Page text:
I went on to say: "There's a natural tendency for adoptive parents to want to name a child, to claim them, perhaps to give them a family name with huge meaning... I DON'T think this need trumps the child's need to retain their own identity - quite the opposite."

And then later, I said, "social workers generally advise against name-changing for two reasons... generally speaking, it is good advice".

So I don't know why you think I am missing the point, or that I don't understand the issues. I am simply pointing out some of the exceptions to the rule, and suggesting that this issue is not as clear-cut as it may seem at first.

Can I just ask: are you an adoptive parent? If so, didn't you go through all this stuff in prep course? Or are you a non-adopter who thinks that this is new information for us?

Offredalba Wed 12-Sep-12 23:20:03


Sorry, I did not make it clear that I was responding to kewcumber. I did see your previous commnents and thought that they were spot on.

Devora Wed 12-Sep-12 23:24:38

Ok I'll stop being arsey then grin

bran Wed 12-Sep-12 23:32:08

Message withdrawn at poster's request.

Lilka Wed 12-Sep-12 23:45:00

A name is not the only thing they bring with them. Looks, personality, talents etc. I have an open adoption with my younger two's first mother, and through our contact DD2 knows where her eyes, her smile, her love for knitting/sewing, some of her personality traits come from. Our children get much more than names from their original parents, and I hope that DS will never feel that by giving him a new first name I was choosing not to value all of his heritage. I do value his original first name, it's still part of his name. I also value many other things he has which I did not give him. The name is far from the sum of their birth parents contribution to their self.

Italiangreyhound Thu 13-Sep-12 00:45:19

Yes Lilka agree with your comments. Birth parents contribute/give a lot to their children, not just a name.

Lovesoftplay Thu 13-Sep-12 08:16:35

I have certainly achieved my aim of finding out what everyone's views on name changing are!

I totally agree with Lilka about our children being more than a name. I look at my youngest especially and he looks so much like his birth mother that it's scary really. I haven't met a child look so like a parent before.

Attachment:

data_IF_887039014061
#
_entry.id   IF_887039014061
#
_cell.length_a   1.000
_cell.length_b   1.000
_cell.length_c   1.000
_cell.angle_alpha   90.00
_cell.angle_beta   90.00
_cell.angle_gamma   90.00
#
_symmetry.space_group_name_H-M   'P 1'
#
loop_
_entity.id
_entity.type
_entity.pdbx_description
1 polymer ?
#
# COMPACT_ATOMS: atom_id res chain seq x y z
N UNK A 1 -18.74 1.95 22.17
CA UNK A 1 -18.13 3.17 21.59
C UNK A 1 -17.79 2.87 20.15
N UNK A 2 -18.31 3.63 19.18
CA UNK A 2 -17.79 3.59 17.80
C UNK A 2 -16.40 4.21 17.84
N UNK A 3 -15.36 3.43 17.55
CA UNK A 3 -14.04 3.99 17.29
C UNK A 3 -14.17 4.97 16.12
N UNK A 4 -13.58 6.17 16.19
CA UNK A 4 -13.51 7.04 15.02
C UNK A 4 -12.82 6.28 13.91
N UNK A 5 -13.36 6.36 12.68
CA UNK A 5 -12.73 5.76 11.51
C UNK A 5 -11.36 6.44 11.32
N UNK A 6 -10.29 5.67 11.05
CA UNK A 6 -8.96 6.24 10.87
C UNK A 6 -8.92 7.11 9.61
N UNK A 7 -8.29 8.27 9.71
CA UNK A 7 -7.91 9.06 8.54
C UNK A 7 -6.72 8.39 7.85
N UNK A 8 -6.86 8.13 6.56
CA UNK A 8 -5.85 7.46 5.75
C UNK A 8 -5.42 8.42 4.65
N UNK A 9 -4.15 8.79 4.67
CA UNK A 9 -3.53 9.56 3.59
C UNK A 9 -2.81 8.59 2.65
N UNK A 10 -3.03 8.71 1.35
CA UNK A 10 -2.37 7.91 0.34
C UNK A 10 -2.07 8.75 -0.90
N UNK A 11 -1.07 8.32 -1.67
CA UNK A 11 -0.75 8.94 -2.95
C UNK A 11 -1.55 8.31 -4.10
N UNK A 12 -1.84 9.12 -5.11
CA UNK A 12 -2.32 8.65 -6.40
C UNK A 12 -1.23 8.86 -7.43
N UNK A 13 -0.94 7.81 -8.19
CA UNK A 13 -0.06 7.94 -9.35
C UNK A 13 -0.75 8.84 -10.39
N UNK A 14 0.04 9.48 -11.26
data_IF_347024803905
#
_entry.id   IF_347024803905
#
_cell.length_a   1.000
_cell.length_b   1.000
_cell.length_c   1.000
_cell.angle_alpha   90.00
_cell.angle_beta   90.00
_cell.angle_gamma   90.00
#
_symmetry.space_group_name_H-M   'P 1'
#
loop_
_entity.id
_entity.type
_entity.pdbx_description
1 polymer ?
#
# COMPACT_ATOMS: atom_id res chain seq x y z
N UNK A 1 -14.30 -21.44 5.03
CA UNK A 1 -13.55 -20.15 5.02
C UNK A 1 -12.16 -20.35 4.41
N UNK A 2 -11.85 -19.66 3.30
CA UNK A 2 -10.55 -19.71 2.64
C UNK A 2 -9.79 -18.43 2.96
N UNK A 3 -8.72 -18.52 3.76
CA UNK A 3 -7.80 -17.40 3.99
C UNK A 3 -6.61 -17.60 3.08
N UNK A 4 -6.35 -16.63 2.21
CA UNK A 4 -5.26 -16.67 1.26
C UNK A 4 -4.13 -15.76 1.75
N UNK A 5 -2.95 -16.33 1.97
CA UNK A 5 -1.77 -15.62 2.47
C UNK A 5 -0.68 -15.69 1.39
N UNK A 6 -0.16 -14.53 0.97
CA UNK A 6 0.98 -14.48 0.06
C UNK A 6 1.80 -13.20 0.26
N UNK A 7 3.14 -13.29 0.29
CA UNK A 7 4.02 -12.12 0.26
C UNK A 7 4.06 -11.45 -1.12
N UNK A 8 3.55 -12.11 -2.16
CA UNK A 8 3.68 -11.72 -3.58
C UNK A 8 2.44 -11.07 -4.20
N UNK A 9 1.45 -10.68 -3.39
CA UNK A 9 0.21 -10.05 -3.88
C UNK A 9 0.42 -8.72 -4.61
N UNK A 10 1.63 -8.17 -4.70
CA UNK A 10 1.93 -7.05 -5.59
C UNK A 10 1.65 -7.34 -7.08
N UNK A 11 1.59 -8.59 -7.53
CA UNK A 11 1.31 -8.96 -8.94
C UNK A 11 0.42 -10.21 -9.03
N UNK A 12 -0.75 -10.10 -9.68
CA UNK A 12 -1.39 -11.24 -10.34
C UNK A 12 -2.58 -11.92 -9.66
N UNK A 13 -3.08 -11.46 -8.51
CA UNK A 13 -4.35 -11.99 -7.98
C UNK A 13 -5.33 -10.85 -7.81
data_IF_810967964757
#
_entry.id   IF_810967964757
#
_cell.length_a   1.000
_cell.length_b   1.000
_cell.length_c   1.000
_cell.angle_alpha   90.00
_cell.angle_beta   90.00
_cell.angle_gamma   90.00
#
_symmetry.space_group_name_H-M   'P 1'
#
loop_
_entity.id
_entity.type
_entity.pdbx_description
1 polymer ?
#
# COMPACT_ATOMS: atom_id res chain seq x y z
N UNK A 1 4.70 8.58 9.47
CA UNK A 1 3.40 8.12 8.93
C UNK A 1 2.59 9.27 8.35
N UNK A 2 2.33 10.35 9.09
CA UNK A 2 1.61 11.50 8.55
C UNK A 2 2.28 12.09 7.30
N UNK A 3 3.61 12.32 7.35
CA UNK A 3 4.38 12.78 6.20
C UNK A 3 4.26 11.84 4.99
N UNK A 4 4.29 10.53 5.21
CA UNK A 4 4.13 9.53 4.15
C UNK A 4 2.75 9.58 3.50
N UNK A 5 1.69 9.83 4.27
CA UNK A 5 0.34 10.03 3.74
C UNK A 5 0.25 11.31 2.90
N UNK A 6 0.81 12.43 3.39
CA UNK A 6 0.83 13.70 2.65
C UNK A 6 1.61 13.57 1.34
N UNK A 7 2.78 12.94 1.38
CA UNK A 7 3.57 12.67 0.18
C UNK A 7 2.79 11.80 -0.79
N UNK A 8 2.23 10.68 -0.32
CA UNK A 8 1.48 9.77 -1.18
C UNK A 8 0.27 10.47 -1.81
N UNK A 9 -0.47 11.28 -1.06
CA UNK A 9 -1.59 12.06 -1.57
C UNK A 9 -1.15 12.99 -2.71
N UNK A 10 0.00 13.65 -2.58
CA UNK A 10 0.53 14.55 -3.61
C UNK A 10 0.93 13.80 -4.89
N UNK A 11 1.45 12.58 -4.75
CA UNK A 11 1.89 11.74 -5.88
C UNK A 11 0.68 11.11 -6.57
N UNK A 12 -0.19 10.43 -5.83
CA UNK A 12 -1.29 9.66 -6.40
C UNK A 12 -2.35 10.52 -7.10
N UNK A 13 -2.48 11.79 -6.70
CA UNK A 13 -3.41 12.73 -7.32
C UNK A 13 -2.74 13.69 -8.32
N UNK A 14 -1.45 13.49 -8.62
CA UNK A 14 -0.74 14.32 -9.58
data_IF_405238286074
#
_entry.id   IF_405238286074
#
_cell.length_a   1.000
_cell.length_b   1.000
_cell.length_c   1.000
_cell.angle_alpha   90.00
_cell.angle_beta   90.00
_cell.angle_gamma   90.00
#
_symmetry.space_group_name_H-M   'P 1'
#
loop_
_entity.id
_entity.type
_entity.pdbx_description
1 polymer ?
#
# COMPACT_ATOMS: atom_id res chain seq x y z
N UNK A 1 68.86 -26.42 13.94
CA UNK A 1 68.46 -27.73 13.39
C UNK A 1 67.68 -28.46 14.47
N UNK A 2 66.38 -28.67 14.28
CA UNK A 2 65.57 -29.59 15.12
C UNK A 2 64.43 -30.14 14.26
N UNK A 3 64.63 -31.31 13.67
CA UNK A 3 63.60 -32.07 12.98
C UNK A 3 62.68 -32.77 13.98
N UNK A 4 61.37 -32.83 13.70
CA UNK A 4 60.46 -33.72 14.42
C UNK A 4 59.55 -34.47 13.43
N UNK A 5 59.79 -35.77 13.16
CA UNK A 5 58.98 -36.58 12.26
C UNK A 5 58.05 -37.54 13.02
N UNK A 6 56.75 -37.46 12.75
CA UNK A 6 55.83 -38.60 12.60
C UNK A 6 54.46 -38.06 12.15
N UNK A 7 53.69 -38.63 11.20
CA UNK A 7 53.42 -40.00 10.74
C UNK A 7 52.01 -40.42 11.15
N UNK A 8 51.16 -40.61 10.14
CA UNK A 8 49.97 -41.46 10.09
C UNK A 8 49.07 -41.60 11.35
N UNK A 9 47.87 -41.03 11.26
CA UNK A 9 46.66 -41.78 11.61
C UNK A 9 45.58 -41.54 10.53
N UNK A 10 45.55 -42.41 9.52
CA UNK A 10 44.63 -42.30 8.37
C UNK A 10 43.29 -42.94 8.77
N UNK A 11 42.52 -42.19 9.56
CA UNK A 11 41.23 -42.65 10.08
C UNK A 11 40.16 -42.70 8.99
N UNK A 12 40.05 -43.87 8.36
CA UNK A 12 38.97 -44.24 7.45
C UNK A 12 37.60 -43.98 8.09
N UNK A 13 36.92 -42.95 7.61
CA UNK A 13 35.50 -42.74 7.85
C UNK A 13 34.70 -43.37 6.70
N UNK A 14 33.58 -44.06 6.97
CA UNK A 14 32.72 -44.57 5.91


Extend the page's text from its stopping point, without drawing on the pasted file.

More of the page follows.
Names are a contentious issue, and I see why people become very adamant about their views, however, in principle I do agree with name changes. This is for a variety of reasons, however, security was the reason we changed our son's name.

I find it hard to be lectured on about how I should feel as an adoptive parent, and I certainly do not grieve because I am an adoptive parent. The opposite really, I feel that I am extremely lucky to have my sons and fully accept their past (names included) as being a part of what makes them so fantastic. Their resilience is to be commended and they have come through trauma that most adults would not cope with. That, our input now, and their personalities are what make them who they are. Not something so simple as just their names.

Kewcumber Thu 13-Sep-12 14:59:01

Offredalba - you really don't need to teach me about what my child has lost out on by being adopted - it is something he lives with and by extension so do I, it is a part of the fabric of our life.

I'm slightly confused by your approach to this discussion which appears to be to try to teach me what I don't understand about adoption and the losses my child has suffered and implying I that I really haven't understood this and how I need to listen to adult adoptees.

I have read adult adoptees views extensively - more to the point I have close personal contact with adult adoptees both as friends and family and every one of their opinions is totally different on almost every matter related to their adoption. It helps inform me on the choices and discussions I have with DS but can't substitute for my own judgement in what is right for him (particularly as none of them agree!).

I can't really go over everything I've said again because it was too verbose in the first place and everyone else might lose the will to live so I shall just repeat a couple of points.

"I don't think its possible to generalise as each case is so different"
"What it boils down to is the weighing up of the possibility of identity issues versus the problems that are already obvious with the existing name."
"I've never come across a single adoptive parent who has changed their child's name without a great deal of soul searching."

I am not suggesting that parents should change their childrens names, but sometimes there isn't an ideal solution, just a least bad solution.

Its a difficult decision to make and not one that birth parents have to face and not one that should be taken lightly and I'm happy to expect adopters to justify their decision to their social worker (even though that is a moral obligation not a legal one). I also expect to justify my decision to DS. But not to anyone else.